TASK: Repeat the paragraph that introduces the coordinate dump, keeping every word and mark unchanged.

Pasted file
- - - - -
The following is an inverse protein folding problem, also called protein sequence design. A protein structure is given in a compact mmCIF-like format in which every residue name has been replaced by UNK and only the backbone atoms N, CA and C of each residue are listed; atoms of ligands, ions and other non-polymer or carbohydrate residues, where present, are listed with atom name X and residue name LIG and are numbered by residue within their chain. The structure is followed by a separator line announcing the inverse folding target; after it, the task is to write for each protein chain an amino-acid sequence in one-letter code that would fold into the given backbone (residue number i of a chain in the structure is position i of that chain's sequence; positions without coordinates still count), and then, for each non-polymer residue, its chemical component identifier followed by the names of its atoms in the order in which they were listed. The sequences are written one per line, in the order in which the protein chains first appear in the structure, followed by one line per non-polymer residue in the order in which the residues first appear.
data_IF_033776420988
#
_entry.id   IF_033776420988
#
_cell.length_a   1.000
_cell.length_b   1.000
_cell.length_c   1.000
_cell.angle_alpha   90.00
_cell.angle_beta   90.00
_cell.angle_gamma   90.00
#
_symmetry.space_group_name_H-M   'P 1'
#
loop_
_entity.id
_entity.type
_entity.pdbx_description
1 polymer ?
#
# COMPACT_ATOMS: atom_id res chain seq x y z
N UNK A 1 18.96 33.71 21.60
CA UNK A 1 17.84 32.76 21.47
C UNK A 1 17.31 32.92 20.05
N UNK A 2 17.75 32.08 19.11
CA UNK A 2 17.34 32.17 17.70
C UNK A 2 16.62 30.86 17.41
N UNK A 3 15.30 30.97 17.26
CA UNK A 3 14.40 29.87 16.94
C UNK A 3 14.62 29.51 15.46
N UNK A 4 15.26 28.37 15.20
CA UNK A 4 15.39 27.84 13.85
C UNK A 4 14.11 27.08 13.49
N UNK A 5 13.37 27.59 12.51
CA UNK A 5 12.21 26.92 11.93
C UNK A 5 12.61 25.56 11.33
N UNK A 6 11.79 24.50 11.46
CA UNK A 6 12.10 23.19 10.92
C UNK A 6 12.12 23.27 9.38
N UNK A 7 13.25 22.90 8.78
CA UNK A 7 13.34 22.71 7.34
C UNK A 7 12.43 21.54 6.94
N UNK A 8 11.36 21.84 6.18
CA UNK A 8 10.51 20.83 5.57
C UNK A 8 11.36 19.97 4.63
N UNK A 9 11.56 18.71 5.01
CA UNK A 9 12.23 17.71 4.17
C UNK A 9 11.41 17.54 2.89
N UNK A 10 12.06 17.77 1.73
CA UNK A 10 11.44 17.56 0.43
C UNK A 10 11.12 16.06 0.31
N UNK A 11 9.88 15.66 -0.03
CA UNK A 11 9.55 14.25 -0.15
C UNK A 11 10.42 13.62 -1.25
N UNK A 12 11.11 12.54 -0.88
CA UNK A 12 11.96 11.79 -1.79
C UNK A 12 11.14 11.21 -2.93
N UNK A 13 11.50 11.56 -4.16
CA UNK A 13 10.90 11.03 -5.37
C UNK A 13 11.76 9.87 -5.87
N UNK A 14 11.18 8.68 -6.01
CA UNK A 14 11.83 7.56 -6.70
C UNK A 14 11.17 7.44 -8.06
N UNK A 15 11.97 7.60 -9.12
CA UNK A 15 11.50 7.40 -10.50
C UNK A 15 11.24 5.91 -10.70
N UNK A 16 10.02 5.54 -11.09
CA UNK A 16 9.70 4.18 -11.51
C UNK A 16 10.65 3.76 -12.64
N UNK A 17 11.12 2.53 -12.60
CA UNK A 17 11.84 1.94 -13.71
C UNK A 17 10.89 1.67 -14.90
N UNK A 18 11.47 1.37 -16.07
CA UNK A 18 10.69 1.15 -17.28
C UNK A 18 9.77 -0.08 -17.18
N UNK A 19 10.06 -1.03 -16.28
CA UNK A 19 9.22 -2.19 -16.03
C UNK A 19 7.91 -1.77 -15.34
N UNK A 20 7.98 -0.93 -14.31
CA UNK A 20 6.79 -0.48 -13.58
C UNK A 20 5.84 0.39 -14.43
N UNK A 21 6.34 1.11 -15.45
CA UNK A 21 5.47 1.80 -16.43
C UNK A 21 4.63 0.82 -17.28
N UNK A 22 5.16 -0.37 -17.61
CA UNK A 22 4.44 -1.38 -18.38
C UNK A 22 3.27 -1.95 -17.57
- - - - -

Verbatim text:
The following is an inverse protein folding problem, also called protein sequence design. A protein structure is given in a compact mmCIF-like format in which every residue name has been replaced by UNK and only the backbone atoms N, CA and C of each residue are listed; atoms of ligands, ions and other non-polymer or carbohydrate residues, where present, are listed with atom name X and residue name LIG and are numbered by residue within their chain. The structure is followed by a separator line announcing the inverse folding target; after it, the task is to write for each protein chain an amino-acid sequence in one-letter code that would fold into the given backbone (residue number i of a chain in the structure is position i of that chain's sequence; positions without coordinates still count), and then, for each non-polymer residue, its chemical component identifier followed by the names of its atoms in the order in which they were listed. The sequences are written one per line, in the order in which the protein chains first appear in the structure, followed by one line per non-polymer residue in the order in which the residues first appear.